Definitely. I learned so much from Neil. Not just in terms of acting but how to conduct myself and manage my time. I don’t think he’d ever heard a South Wales valleys accent before. He couldn’t get over the way I said “beautiful” and made me say it about eight times. He also played Emcee on Broadway, so when Neil was over here filming Doctor Who recently, we had dinner and discussed the role. It was brilliant to nibble on his ear about it. My nerves just dissipated.
What happened to Colin was devastating. Was it daunting to play his decline?
I was very aware that it was based on real stories, on people that Russell knew, so it needed to be portrayed accurately. Particularly the seizures, dementia and when he loses his dignity in front of his mother – I wanted to make sure that was told truthfully and felt visceral. There was no room for airs and graces – I just had to go there.
How did it feel making millions of people cry?
It was strange. When the show came out, the world was shut down. The first time that lockdown lifted, I remember walking through Soho and three separate people came up in quick succession to talk about it. One of them even called me Colin! While we were making It’s a Sin, we felt like a family and the show belonged to us. But when it aired, it became everyone’s. There’s real beauty in that. The medium of television goes straight into people’s living rooms and it’s magical. Last weekend, I saw a whole gang wearing “La!” T-shirts. It’s lovely the way it’s entered mainstream culture.
Didn’t you get a call from Elton John?
There are certain moments in my life I’ll never forget. One of them was answering the phone and a voice saying: “Hi Callum, this is Elton.” I was like: “Oh my gosh, what the fuck?” We went over to his house for dinner last Christmas. Having ruddy cottage pie with Elton John and David Furnish. How mad is that?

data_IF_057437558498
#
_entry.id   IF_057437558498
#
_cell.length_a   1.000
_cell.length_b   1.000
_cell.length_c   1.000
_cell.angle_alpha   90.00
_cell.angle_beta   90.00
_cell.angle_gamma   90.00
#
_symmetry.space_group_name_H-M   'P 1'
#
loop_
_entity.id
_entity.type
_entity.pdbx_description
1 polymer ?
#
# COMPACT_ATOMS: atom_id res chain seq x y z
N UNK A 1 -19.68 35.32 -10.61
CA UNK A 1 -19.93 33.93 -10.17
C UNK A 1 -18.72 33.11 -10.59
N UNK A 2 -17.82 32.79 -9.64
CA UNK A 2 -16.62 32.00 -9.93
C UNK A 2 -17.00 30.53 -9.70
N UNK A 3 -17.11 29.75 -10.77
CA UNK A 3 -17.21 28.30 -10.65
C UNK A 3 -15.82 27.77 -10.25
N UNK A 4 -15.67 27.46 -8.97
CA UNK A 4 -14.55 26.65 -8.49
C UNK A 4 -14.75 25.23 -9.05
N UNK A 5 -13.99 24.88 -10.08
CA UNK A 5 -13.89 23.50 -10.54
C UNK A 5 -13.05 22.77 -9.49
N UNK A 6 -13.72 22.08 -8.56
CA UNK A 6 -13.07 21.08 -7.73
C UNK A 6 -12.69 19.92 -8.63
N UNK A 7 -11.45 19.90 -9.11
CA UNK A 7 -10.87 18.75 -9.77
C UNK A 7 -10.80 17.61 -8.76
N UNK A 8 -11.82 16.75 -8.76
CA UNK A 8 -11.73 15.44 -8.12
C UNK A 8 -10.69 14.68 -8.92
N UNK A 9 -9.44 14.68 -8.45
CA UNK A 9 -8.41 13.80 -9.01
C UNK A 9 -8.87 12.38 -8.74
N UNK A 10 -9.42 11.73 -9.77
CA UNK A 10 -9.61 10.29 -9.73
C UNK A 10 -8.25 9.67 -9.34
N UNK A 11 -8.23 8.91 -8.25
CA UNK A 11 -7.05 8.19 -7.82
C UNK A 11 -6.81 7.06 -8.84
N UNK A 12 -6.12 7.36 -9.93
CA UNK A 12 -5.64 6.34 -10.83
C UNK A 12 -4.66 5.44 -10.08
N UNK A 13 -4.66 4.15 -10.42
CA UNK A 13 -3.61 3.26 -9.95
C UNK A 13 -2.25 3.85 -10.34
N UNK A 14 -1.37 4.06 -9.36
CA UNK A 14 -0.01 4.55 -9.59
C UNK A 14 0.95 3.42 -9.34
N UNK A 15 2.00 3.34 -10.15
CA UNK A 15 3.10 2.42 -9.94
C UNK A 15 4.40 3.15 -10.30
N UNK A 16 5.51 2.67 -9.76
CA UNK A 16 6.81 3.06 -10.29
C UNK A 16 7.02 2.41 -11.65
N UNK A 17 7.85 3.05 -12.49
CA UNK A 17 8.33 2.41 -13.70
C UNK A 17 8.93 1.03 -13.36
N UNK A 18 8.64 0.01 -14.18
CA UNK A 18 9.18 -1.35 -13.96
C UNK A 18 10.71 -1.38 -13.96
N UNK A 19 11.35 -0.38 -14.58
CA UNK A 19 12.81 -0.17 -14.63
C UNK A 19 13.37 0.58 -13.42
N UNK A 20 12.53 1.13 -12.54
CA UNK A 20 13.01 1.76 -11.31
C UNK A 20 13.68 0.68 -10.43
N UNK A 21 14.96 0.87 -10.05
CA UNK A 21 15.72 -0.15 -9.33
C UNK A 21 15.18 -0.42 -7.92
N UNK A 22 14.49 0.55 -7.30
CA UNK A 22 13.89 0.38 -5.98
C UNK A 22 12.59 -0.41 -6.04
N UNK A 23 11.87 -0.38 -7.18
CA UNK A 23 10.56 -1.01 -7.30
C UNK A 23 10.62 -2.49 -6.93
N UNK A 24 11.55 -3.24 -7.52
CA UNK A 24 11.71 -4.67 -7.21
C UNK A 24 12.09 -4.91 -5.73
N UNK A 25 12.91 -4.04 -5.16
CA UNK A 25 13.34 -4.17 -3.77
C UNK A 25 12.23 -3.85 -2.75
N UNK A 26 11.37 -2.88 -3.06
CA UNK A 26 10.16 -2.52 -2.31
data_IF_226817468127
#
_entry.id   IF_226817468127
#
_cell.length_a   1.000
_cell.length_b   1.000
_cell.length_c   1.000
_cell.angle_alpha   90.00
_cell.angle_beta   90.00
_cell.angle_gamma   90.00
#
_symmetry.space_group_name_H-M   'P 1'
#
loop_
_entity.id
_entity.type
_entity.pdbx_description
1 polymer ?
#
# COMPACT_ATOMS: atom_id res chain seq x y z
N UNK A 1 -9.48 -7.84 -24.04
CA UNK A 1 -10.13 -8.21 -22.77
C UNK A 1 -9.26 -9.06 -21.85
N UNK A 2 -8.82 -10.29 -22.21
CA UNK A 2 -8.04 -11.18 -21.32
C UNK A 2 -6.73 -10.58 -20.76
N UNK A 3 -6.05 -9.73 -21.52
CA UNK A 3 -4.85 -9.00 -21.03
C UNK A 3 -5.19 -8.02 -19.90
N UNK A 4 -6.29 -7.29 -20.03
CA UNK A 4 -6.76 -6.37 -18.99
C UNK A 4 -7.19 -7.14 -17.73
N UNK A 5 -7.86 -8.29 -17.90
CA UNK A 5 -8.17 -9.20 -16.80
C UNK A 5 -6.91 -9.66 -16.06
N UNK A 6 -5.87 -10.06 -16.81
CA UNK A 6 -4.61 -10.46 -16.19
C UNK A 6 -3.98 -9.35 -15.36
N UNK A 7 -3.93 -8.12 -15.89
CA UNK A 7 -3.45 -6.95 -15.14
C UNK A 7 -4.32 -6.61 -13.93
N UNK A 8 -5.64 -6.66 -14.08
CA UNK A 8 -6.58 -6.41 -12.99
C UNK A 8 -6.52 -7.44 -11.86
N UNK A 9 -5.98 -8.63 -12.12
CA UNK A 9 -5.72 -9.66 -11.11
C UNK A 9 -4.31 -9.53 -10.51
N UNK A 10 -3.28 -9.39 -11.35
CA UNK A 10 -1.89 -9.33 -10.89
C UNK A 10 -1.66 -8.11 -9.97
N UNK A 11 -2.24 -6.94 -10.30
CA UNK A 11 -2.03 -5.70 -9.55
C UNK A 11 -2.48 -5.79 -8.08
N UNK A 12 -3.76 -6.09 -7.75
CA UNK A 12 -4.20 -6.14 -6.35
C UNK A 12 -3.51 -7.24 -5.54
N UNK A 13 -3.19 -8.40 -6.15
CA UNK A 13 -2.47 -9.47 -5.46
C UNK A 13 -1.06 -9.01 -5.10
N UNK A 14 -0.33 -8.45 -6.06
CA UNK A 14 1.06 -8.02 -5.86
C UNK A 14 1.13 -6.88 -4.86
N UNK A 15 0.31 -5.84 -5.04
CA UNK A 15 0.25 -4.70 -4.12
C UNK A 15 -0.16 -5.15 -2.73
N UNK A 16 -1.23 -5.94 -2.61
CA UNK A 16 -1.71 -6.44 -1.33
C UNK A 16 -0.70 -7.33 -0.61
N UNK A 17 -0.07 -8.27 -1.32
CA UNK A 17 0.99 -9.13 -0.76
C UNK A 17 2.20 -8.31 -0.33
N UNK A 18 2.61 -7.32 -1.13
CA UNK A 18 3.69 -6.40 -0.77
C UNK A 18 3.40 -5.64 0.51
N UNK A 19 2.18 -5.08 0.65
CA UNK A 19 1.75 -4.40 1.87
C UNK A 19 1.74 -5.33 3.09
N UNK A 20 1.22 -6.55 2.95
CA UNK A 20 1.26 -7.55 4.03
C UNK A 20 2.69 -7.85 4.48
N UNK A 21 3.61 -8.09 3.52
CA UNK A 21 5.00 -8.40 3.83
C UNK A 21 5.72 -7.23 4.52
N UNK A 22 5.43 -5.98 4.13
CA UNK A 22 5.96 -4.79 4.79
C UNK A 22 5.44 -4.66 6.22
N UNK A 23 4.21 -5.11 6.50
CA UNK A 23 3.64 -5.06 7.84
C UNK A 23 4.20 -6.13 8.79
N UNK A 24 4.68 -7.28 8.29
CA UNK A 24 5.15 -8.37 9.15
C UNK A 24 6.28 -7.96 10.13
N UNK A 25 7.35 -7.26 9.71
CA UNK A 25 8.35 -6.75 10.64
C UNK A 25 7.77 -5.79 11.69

What’s the legacy of It’s a Sin?
It’s one thing how people really responded to it emotionally. But for me, it’s the way it drove an increase in people getting tested for HIV. Charities like the Terrence Higgins Trust and the George House Trust do incredible work, year in, year out. To be just a small cog in helping them achieve their targets is an incredible feat for any TV show.
What were your most memorable experiences in the Only Boys Aloud choir?
We entered Britain’s Got Talent and got to the final but lost to Pudsey the dog, which is fair enough. We also sang for Harry and Meghan at Cardiff council, which was wild.
Next up, you’re in the Netflix film The Beautiful Game. What can you tell us?
We shot it in Rome and London last summer. It’s written by Frank Cottrell Boyce and it’s about the Homeless World Cup, this annual football tournament where homeless people represent their country. Bill Nighy plays the team’s coach and he’s the don.
Are there other genres you’d like to try?
I’m open to anything. I love comedy and political drama. I was a big fan of the original House of Cards. I just love being part of powerful stories. I say all this, but my career could come crashing down after Cabaret. For now, strap in and hold on tight!